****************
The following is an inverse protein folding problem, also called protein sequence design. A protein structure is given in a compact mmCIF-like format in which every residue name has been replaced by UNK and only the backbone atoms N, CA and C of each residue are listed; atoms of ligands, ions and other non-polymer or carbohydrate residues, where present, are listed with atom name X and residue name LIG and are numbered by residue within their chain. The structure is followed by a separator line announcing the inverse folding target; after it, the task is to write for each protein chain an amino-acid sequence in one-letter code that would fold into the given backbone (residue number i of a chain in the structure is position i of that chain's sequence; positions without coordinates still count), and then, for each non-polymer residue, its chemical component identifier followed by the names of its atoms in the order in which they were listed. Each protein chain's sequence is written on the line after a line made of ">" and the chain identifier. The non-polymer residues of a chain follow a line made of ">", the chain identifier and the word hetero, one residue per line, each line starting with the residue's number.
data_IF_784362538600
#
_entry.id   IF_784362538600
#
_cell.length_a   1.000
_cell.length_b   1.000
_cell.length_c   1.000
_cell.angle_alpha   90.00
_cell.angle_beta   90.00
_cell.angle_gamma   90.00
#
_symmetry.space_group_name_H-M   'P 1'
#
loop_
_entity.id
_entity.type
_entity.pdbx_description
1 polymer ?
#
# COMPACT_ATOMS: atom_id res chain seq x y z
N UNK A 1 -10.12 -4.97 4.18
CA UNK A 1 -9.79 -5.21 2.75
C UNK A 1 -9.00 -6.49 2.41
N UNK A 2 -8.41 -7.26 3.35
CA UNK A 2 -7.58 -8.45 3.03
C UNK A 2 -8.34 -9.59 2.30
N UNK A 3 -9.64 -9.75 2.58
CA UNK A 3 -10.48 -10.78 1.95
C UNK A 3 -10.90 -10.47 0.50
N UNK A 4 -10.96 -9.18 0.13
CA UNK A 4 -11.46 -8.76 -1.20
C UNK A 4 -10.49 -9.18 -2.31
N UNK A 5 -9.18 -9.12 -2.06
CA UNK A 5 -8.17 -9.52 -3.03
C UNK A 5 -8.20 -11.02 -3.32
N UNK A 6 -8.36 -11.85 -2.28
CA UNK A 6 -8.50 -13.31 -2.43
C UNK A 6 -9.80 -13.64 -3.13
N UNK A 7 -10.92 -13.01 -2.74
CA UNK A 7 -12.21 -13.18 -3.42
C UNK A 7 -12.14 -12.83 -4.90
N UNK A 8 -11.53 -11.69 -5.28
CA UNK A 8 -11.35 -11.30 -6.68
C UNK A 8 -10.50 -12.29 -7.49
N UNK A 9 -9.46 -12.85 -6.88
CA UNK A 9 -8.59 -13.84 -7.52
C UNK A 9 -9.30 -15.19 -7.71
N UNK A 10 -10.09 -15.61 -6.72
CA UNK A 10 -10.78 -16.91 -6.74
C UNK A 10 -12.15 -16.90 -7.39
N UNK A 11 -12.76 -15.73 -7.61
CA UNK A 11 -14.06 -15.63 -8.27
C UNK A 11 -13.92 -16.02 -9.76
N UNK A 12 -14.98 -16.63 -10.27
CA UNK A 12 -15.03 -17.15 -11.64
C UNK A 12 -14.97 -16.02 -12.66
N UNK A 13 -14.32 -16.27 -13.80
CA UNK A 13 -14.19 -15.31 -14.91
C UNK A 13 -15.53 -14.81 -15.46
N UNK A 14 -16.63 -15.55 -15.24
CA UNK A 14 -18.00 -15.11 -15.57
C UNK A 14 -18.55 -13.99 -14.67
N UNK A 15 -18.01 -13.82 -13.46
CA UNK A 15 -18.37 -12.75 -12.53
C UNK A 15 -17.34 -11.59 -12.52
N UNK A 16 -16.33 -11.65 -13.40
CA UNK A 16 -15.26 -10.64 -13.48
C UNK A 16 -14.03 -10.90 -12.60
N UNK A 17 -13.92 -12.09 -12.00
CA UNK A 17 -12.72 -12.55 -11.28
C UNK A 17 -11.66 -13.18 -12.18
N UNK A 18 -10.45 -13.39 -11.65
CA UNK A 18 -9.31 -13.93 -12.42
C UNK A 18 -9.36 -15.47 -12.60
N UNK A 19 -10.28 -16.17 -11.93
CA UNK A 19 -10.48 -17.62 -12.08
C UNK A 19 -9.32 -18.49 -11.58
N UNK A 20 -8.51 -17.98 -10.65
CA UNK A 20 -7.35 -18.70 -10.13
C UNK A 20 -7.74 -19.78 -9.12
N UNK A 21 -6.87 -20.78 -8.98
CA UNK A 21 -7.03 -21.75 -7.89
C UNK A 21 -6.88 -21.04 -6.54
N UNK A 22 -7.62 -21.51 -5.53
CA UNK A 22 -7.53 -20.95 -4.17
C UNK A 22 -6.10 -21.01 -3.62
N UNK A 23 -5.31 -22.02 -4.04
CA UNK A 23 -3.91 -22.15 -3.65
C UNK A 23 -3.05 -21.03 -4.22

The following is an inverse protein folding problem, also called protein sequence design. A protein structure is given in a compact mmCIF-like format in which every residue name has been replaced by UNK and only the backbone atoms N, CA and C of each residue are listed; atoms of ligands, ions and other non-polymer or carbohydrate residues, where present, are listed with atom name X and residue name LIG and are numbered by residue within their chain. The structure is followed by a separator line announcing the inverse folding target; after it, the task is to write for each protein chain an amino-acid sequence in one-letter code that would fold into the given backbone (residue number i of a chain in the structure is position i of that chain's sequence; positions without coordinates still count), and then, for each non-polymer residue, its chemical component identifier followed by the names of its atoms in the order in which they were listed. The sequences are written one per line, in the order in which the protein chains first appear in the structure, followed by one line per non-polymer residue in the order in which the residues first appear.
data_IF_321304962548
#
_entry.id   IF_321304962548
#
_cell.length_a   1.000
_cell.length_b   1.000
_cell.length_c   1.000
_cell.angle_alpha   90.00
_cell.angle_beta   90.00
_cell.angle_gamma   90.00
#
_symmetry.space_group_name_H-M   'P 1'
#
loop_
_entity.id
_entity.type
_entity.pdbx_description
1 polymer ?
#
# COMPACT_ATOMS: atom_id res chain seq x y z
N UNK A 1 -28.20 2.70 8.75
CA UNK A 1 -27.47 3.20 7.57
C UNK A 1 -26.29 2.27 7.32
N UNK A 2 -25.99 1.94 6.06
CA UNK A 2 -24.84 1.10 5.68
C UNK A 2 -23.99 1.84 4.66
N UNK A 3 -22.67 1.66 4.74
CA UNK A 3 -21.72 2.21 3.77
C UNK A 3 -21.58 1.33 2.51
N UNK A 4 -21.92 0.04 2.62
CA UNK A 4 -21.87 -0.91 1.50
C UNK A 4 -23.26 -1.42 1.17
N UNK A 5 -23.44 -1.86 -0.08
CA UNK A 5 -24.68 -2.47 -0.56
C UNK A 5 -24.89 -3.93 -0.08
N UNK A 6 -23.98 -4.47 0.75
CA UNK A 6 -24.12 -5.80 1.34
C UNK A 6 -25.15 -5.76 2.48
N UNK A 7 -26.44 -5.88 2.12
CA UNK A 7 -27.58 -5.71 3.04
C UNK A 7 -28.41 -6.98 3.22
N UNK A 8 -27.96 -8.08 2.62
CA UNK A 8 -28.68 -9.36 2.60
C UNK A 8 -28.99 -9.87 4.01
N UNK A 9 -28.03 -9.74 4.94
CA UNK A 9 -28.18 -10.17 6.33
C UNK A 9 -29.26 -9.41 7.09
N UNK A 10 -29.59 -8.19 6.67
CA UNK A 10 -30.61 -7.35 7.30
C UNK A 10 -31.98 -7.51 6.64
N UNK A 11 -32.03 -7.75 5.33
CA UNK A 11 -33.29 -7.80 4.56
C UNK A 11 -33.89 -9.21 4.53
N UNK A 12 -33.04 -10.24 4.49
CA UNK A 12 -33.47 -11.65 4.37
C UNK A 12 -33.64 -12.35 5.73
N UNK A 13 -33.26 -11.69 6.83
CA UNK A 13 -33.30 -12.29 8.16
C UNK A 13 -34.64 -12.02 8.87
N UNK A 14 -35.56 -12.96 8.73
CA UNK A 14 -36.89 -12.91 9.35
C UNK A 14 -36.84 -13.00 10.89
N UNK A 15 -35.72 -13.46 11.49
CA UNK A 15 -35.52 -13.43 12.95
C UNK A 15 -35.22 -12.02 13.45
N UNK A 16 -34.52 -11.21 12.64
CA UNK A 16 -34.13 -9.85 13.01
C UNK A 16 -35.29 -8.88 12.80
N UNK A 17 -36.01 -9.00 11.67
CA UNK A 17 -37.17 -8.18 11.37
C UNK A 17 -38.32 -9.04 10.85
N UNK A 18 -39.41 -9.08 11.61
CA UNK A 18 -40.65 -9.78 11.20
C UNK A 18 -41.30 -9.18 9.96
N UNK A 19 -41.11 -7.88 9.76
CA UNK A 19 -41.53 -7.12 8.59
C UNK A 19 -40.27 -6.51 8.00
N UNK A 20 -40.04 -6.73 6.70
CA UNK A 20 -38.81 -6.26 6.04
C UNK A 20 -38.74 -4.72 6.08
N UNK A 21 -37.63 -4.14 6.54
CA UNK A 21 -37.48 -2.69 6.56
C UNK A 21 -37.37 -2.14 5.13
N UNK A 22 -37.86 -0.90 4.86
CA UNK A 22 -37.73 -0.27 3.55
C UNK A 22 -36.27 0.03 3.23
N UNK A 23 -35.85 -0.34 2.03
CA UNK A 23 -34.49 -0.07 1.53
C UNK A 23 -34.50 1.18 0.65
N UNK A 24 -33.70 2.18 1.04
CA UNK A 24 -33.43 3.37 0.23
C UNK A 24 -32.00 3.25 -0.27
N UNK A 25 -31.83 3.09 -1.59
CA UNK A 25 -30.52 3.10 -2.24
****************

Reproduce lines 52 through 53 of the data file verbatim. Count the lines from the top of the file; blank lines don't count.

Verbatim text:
N UNK A 11 -12.76 -15.73 -7.61
CA UNK A 11 -14.06 -15.63 -8.27